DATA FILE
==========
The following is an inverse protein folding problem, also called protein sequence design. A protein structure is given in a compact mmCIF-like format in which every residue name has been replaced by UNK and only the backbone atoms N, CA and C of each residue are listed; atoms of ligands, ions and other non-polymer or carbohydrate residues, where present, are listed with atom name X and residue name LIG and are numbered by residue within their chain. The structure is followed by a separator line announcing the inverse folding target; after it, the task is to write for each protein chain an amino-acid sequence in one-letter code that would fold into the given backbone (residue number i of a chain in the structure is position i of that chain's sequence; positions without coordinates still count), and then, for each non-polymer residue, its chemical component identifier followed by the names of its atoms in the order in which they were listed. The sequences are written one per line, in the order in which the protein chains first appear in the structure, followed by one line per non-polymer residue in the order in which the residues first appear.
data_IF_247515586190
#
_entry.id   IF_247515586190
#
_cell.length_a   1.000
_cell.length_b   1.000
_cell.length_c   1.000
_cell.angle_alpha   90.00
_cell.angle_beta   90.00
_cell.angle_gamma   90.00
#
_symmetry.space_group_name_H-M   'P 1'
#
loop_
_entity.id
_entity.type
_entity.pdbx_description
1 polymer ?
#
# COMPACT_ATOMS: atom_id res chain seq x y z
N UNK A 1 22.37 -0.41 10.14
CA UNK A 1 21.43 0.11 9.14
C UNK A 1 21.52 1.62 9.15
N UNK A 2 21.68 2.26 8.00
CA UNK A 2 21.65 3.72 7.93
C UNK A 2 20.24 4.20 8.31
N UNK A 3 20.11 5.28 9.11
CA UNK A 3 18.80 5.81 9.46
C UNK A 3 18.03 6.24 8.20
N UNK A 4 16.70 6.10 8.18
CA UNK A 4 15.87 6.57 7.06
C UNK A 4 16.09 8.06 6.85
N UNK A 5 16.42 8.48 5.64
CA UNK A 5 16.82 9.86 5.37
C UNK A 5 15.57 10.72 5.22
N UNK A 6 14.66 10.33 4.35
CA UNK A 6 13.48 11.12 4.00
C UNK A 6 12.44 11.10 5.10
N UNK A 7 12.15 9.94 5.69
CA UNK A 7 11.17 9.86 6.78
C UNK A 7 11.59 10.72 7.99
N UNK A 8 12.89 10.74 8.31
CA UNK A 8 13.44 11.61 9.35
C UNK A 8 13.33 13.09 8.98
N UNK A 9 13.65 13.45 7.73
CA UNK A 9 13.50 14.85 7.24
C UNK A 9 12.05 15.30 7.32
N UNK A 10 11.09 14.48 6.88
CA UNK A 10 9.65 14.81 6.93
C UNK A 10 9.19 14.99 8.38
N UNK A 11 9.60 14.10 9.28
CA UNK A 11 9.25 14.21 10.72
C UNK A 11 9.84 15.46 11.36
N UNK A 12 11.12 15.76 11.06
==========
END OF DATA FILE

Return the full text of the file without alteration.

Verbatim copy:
The following is an inverse protein folding problem, also called protein sequence design. A protein structure is given in a compact mmCIF-like format in which every residue name has been replaced by UNK and only the backbone atoms N, CA and C of each residue are listed; atoms of ligands, ions and other non-polymer or carbohydrate residues, where present, are listed with atom name X and residue name LIG and are numbered by residue within their chain. The structure is followed by a separator line announcing the inverse folding target; after it, the task is to write for each protein chain an amino-acid sequence in one-letter code that would fold into the given backbone (residue number i of a chain in the structure is position i of that chain's sequence; positions without coordinates still count), and then, for each non-polymer residue, its chemical component identifier followed by the names of its atoms in the order in which they were listed. The sequences are written one per line, in the order in which the protein chains first appear in the structure, followed by one line per non-polymer residue in the order in which the residues first appear.
data_IF_247515586190
#
_entry.id   IF_247515586190
#
_cell.length_a   1.000
_cell.length_b   1.000
_cell.length_c   1.000
_cell.angle_alpha   90.00
_cell.angle_beta   90.00
_cell.angle_gamma   90.00
#
_symmetry.space_group_name_H-M   'P 1'
#
loop_
_entity.id
_entity.type
_entity.pdbx_description
1 polymer ?
#
# COMPACT_ATOMS: atom_id res chain seq x y z
N UNK A 1 22.37 -0.41 10.14
CA UNK A 1 21.43 0.11 9.14
C UNK A 1 21.52 1.62 9.15
N UNK A 2 21.68 2.26 8.00
CA UNK A 2 21.65 3.72 7.93
C UNK A 2 20.24 4.20 8.31
N UNK A 3 20.11 5.28 9.11
CA UNK A 3 18.80 5.81 9.46
C UNK A 3 18.03 6.24 8.20
N UNK A 4 16.70 6.10 8.18
CA UNK A 4 15.87 6.57 7.06
C UNK A 4 16.09 8.06 6.85
N UNK A 5 16.42 8.48 5.64
CA UNK A 5 16.82 9.86 5.37
C UNK A 5 15.57 10.72 5.22
N UNK A 6 14.66 10.33 4.35
CA UNK A 6 13.48 11.12 4.00
C UNK A 6 12.44 11.10 5.10
N UNK A 7 12.15 9.94 5.69
CA UNK A 7 11.17 9.86 6.78
C UNK A 7 11.59 10.72 7.99
N UNK A 8 12.89 10.74 8.31
CA UNK A 8 13.44 11.61 9.35
C UNK A 8 13.33 13.09 8.98
N UNK A 9 13.65 13.45 7.73
CA UNK A 9 13.50 14.85 7.24
C UNK A 9 12.05 15.30 7.32
N UNK A 10 11.09 14.48 6.88
CA UNK A 10 9.65 14.81 6.93
C UNK A 10 9.19 14.99 8.38
N UNK A 11 9.60 14.10 9.28
CA UNK A 11 9.25 14.21 10.72
C UNK A 11 9.84 15.46 11.36
N UNK A 12 11.12 15.76 11.06